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Colorful winemaker from Down Under


    Chris Hancock has been watching you eat and says he has you figured out. When you're dining, you don't bother with the sniff-sip-and-slosh method of drinking wine, he says. You just drink it.
    “People take a bite of food, somebody pours them a glass of wine, they put it up to their mouth and drink it,'' says Hancock, executive director of Robert Oatley Vineyards in Australia. “It's that first impact that wins them over. If you get the texture right, you've got them.''
  By “texture,'' he means the way the wine feels in your mouth, its flavors, the way the tannin kicks in at the back of your palate, the way the flavors linger.
 “People taste the wine, not blueberries or something. They don't want a short hit that disappears.''
     Hancock admires what the French call the “artifice'' of making wine … not something artificial, but something added to the wine. A hint of oak-barrel aging, for example.
     “It's like using spices in cooking. If you can taste them, you've used too much.''
     Talking about wine this way, of course, is so abstruse it gets us wine fans labeled as snobs. Which is odd, because if we devoted equal time and admiration to discussing, say, Star Trek, we'd simply be called nerds.
     But when the affable, garrulous Hancock speaks this way, only passion comes across.
     Robert Oatley Vineyards is a 3-year-old venture put together by Oatley, a well-known Aussie yachting racer, and Hancock, his long-time wine-making colleague.
     They control 1,350 acres of vines spread over 3,000 miles of southern Australia. I tasted and wrote about some of these wines a year ago; now they have matured and opened up to riper flavors.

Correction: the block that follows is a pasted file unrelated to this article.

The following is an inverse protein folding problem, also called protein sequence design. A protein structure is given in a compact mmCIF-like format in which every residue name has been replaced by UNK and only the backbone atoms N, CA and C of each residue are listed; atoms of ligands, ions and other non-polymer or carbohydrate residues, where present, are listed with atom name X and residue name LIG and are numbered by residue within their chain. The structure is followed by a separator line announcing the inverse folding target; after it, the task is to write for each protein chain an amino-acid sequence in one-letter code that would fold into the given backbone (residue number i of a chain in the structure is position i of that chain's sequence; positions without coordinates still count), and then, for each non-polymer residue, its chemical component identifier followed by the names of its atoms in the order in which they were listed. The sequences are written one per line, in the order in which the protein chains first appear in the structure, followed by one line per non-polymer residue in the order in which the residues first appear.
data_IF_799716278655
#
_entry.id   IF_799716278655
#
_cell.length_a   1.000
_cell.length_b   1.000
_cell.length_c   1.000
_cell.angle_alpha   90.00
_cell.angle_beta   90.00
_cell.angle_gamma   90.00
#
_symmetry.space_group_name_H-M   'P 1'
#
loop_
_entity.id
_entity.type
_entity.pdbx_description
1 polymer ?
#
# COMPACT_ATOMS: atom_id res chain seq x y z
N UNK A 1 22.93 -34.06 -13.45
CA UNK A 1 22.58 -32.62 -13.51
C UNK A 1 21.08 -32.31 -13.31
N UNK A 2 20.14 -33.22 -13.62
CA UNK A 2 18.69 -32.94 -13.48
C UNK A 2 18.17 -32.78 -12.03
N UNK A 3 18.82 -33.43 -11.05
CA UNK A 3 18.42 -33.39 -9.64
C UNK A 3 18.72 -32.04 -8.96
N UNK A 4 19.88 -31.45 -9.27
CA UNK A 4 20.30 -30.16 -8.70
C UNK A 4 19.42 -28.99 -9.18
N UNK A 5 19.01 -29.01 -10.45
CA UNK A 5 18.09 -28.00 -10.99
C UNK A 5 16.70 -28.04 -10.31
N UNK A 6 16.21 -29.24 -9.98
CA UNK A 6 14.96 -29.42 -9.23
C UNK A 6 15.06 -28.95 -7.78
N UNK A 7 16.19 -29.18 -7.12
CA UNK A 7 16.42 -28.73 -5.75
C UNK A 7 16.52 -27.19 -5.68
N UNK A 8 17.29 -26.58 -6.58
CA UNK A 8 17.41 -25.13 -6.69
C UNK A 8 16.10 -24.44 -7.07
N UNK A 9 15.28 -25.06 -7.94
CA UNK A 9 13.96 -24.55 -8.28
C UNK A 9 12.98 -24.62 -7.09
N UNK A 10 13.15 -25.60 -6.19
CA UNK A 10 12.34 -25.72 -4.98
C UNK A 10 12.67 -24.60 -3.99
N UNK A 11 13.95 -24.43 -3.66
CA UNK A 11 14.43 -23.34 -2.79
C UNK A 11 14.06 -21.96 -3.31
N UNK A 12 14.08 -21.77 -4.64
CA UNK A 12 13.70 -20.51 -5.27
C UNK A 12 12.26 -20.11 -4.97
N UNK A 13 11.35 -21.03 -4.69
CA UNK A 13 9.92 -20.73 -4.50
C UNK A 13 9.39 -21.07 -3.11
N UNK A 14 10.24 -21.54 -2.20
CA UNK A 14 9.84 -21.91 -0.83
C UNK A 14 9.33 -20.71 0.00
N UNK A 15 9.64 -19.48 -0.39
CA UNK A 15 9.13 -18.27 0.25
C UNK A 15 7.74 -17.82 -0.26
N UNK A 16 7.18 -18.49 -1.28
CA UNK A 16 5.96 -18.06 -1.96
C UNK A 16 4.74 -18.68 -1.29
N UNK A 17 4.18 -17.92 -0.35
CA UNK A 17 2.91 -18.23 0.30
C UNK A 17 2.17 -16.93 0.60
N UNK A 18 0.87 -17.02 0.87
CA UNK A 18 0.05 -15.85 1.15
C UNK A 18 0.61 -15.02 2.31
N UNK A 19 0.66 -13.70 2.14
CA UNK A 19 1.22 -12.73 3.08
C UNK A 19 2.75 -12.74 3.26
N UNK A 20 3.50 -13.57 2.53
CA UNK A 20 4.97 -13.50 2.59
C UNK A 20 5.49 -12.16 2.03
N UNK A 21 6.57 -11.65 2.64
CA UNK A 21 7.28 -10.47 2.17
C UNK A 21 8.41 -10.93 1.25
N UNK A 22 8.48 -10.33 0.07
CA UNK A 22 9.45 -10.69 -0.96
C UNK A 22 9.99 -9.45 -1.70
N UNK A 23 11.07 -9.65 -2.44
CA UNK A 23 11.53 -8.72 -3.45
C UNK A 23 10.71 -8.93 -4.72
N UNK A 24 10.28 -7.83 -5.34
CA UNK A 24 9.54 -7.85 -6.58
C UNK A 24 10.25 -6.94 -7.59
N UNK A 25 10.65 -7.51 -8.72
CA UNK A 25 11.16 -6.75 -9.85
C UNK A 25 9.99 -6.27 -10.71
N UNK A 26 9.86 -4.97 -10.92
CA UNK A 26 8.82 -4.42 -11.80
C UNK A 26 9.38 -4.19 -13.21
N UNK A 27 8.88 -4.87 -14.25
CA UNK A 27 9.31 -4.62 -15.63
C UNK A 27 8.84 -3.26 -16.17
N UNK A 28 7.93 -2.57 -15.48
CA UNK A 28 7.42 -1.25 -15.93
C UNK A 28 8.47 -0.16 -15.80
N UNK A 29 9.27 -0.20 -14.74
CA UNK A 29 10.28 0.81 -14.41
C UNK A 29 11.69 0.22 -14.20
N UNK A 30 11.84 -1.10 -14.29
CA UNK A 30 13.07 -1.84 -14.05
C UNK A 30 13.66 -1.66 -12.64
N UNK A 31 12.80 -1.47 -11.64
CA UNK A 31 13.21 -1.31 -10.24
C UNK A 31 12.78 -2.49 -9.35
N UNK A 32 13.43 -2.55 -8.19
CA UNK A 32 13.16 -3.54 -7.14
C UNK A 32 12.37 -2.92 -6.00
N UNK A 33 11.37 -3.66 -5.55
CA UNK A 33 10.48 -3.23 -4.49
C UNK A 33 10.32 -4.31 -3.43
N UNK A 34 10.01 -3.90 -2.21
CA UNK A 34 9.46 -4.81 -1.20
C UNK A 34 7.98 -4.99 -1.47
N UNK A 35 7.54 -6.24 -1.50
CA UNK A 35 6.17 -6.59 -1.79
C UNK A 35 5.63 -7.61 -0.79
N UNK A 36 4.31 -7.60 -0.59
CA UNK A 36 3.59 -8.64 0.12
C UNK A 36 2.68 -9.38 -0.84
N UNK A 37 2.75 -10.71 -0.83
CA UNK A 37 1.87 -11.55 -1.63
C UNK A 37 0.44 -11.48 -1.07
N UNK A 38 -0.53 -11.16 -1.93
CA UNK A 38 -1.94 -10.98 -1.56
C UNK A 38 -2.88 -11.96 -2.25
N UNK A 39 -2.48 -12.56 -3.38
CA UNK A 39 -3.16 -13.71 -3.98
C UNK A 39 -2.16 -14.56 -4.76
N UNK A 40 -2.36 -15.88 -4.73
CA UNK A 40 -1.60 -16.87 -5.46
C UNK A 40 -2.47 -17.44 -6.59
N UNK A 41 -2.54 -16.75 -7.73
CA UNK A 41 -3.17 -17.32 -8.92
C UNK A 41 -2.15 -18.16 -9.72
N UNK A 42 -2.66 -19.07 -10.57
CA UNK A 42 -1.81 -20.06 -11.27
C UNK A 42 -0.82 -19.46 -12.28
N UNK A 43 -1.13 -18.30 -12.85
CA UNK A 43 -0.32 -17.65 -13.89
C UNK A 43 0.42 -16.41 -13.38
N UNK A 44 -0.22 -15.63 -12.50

Hancock's favorite Oatley wine is its cabernet sauvignon/merlot. It's a classic cab, he says, not the typical Australian effort.
     “Australian cabernets have an image of being cheap, fruit-bomb wines, syrupy, alcoholic Robert Parker wines, which are horrible.''
     This is a little jibe at wine author Parker, who tends to praise somewhat bombastic wines.
     For all his outspoken nature, Hancock lets you know he doesn't take himself too seriously.
     “I just like to rabbit on about wine,'' he says.

     ø 2008 Robert Oatley Rose of Sangiovese, Mudgee, New South Wales:  pretty, rose-copper color, tart strawberry and raspberry flavors, creamy, very dry: $18.
     ø 2007 Robert Oatley Cabernet Sauvignon/Merlot, New South Wales: intense, classical cassis aroma, black raspberry flavors, firm tannin, bright fruit and acid, lively; $20.

     ø 2008 Robert Oatley Pinot Grigio, South Australia: crisp, saliva-inducing acids, green pear flavors, crisp, bright; $18.
     ø 2008 Robert Oatley Sauvignon Blanc, Western Australia: sprightly and rich, with white grapefruit flavors; $18.
      ø 2007 Robert Oatley Chardonnay, Mudgee, New South Wales: intense, ripe pineapple aromas, mineral and vanilla flavors, smooth, sweet-tart and spicy; $18.
     ø 2007 Robert Oatley Shiraz, Mudgee, New South Wales: mint and black cherries, intense aroma, chalky dry, with a hint of tart tannin on the finish; $20.



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great article. this site has been really helpful to my wine making techniques.

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